Coolant Change 

and Thermostat

Replacement

There are separate videos and guides below for replacing either the thermostat+coolant, or the coolant alone, along with consumable and part lists for each job.

With just over 150,000km on the clock, my 200 had started running slightly warmer than had typically been the case. Instead of the water temperature consistently sitting between 78 and 88º, it would typically run at 85-95º.

The coolant is due for routine replacement at 160,000km and there are some reports of a simple coolant change rectifying this issue, so I considered just replacing it and checking the results. However, the relatively low cost of the thermostat led me to replace both.

Toyota’s procedure for the basic task of replacing the thermostat is insanely complicated, involving removal of the radiator, fan, vacuum pump, transmission cooler and much more. You’re looking at a couple of days work. Fortunately, there’s no need to do any of that if you don’t mind working in the confined space between the radiator and the engine. This cuts the working time to an hour or two..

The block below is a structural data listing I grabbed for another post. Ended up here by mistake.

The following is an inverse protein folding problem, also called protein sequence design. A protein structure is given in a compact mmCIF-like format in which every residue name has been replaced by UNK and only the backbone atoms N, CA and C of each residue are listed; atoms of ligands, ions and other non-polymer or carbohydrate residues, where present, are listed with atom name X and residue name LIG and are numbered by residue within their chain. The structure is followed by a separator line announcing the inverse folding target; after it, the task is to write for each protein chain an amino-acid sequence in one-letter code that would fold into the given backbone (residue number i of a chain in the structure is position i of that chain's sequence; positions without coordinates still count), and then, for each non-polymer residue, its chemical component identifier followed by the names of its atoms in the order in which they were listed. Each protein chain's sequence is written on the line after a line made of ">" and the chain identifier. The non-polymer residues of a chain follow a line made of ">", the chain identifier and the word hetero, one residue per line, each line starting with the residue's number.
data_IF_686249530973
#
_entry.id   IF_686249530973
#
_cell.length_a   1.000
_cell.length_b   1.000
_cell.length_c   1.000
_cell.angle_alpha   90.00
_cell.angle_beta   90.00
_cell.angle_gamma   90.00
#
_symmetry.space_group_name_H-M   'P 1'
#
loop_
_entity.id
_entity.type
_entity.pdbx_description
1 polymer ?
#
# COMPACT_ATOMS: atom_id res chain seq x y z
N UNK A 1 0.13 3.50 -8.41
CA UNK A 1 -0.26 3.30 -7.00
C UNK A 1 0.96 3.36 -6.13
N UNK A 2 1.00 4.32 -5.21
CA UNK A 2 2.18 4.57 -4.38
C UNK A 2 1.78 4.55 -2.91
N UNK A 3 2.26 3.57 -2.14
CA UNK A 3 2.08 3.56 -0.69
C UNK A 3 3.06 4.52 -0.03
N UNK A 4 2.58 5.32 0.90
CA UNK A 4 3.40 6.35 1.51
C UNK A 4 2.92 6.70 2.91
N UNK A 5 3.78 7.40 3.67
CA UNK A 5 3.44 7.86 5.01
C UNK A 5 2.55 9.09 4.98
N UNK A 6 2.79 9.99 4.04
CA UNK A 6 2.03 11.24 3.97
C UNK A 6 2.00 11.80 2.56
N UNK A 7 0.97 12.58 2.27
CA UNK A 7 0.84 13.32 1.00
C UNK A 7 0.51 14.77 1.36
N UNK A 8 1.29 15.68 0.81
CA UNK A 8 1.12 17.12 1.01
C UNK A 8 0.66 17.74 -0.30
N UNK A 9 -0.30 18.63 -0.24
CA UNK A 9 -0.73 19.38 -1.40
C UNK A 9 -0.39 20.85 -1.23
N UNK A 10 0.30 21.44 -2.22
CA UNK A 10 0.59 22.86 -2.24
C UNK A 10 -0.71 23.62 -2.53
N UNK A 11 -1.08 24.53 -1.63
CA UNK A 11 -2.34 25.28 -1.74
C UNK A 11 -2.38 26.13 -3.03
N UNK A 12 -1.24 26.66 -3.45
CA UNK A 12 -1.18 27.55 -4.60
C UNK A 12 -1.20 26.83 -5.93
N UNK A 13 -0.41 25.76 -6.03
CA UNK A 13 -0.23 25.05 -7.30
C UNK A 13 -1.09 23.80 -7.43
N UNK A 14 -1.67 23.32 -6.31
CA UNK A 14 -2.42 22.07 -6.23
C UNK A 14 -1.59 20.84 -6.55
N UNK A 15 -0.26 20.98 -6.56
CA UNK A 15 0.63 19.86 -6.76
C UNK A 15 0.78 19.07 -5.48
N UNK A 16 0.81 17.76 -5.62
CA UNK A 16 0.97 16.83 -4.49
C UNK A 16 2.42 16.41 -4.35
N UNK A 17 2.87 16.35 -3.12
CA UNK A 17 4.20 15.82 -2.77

Jump to: | COOLANT ONLY | | COOLANT + THERMOSTAT |

Coolant change video

Coolant and Thermostat video

IMPORTANT

The following should not be taken as instructions. It is simply a documenting of the procedure I followed for my own servicing and maintenance. No warranty is provided as to the accuracy of the information, and/or whether it applies in your situation or to your vehicle.

There are many additional checks which take place during routine vehicle servicing. It's not just a 'grease and oil change'. You may not be aware of these checks, which could lead to component failures. I strongly recommend you have your vehicle serviced regularly by a qualified mechanic. If you're not qualified and/or don't have the correct equipment, don't attempt to perform your own vehicle maintenance.